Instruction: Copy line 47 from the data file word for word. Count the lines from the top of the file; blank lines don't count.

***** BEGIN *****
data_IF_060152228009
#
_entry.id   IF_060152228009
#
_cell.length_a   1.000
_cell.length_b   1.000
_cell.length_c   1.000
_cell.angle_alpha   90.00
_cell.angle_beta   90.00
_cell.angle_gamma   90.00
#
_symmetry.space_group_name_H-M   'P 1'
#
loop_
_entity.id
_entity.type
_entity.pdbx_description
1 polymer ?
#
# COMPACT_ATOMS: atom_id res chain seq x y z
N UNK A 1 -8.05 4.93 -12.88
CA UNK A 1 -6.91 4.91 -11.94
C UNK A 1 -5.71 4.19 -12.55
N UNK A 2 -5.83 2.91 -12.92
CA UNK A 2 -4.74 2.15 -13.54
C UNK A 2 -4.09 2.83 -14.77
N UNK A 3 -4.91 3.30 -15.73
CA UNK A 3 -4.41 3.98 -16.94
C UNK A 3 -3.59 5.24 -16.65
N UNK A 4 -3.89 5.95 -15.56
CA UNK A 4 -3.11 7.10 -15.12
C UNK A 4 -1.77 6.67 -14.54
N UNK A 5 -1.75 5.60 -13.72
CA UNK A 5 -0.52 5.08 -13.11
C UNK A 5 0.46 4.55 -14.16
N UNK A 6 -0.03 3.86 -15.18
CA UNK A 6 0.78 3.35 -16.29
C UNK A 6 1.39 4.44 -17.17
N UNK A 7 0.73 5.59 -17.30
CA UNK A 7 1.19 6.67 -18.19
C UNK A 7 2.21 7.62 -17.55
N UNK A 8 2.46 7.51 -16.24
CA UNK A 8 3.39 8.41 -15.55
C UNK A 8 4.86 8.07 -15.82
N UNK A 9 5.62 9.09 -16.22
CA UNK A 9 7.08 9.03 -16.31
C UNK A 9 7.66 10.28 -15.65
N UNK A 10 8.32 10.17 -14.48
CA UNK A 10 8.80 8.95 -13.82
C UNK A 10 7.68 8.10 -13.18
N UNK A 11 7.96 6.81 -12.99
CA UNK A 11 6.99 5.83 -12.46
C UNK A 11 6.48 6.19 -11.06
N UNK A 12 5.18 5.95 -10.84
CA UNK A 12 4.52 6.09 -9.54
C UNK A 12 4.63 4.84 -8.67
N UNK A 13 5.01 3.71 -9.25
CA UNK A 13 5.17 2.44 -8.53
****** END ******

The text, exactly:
C UNK A 9 7.66 10.28 -15.65